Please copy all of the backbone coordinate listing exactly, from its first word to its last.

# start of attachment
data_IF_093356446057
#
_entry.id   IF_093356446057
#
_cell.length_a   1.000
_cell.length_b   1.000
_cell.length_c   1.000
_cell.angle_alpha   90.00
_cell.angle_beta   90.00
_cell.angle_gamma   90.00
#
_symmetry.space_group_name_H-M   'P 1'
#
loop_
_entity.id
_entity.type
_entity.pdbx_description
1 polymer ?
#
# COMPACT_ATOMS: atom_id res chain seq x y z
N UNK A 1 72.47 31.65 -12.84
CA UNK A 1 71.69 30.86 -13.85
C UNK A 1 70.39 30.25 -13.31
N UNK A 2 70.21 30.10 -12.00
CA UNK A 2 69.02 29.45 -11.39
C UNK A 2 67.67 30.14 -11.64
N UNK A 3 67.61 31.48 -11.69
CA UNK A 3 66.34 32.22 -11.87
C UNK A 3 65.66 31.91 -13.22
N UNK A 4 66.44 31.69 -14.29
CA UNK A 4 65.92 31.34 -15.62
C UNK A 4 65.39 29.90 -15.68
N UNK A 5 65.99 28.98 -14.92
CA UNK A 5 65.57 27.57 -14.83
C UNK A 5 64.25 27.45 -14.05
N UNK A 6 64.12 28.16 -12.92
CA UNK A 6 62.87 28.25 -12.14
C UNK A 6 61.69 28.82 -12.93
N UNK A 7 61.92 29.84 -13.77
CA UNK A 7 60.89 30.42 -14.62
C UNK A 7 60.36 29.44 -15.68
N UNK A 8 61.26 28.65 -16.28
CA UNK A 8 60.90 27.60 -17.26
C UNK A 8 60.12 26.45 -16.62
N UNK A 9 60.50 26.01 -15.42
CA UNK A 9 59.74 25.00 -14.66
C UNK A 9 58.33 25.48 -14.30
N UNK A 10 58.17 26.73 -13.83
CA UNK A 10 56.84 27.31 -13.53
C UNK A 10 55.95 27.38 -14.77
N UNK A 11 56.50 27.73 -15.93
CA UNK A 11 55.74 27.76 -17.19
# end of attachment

data_IF_093356446057
#
_entry.id   IF_093356446057
#
_cell.length_a   1.000
_cell.length_b   1.000
_cell.length_c   1.000
_cell.angle_alpha   90.00
_cell.angle_beta   90.00
_cell.angle_gamma   90.00
#
_symmetry.space_group_name_H-M   'P 1'
#
loop_
_entity.id
_entity.type
_entity.pdbx_description
1 polymer ?
#
# COMPACT_ATOMS: atom_id res chain seq x y z
N UNK A 1 72.47 31.65 -12.84
CA UNK A 1 71.69 30.86 -13.85
C UNK A 1 70.39 30.25 -13.31
N UNK A 2 70.21 30.10 -12.00
CA UNK A 2 69.02 29.45 -11.39
C UNK A 2 67.67 30.14 -11.64
N UNK A 3 67.61 31.48 -11.69
CA UNK A 3 66.34 32.22 -11.87
C UNK A 3 65.66 31.91 -13.22
N UNK A 4 66.44 31.69 -14.29
CA UNK A 4 65.92 31.34 -15.62
C UNK A 4 65.39 29.90 -15.68
N UNK A 5 65.99 28.98 -14.92
CA UNK A 5 65.57 27.57 -14.83
C UNK A 5 64.25 27.45 -14.05
N UNK A 6 64.12 28.16 -12.92
CA UNK A 6 62.87 28.25 -12.14
C UNK A 6 61.69 28.82 -12.93
N UNK A 7 61.92 29.84 -13.77
CA UNK A 7 60.89 30.42 -14.62
C UNK A 7 60.36 29.44 -15.68
N UNK A 8 61.26 28.65 -16.28
CA UNK A 8 60.90 27.60 -17.26
C UNK A 8 60.12 26.45 -16.62
N UNK A 9 60.50 26.01 -15.42
CA UNK A 9 59.74 25.00 -14.66
C UNK A 9 58.33 25.48 -14.30
N UNK A 10 58.17 26.73 -13.83
CA UNK A 10 56.84 27.31 -13.53
C UNK A 10 55.95 27.38 -14.77
N UNK A 11 56.50 27.73 -15.93
CA UNK A 11 55.74 27.76 -17.19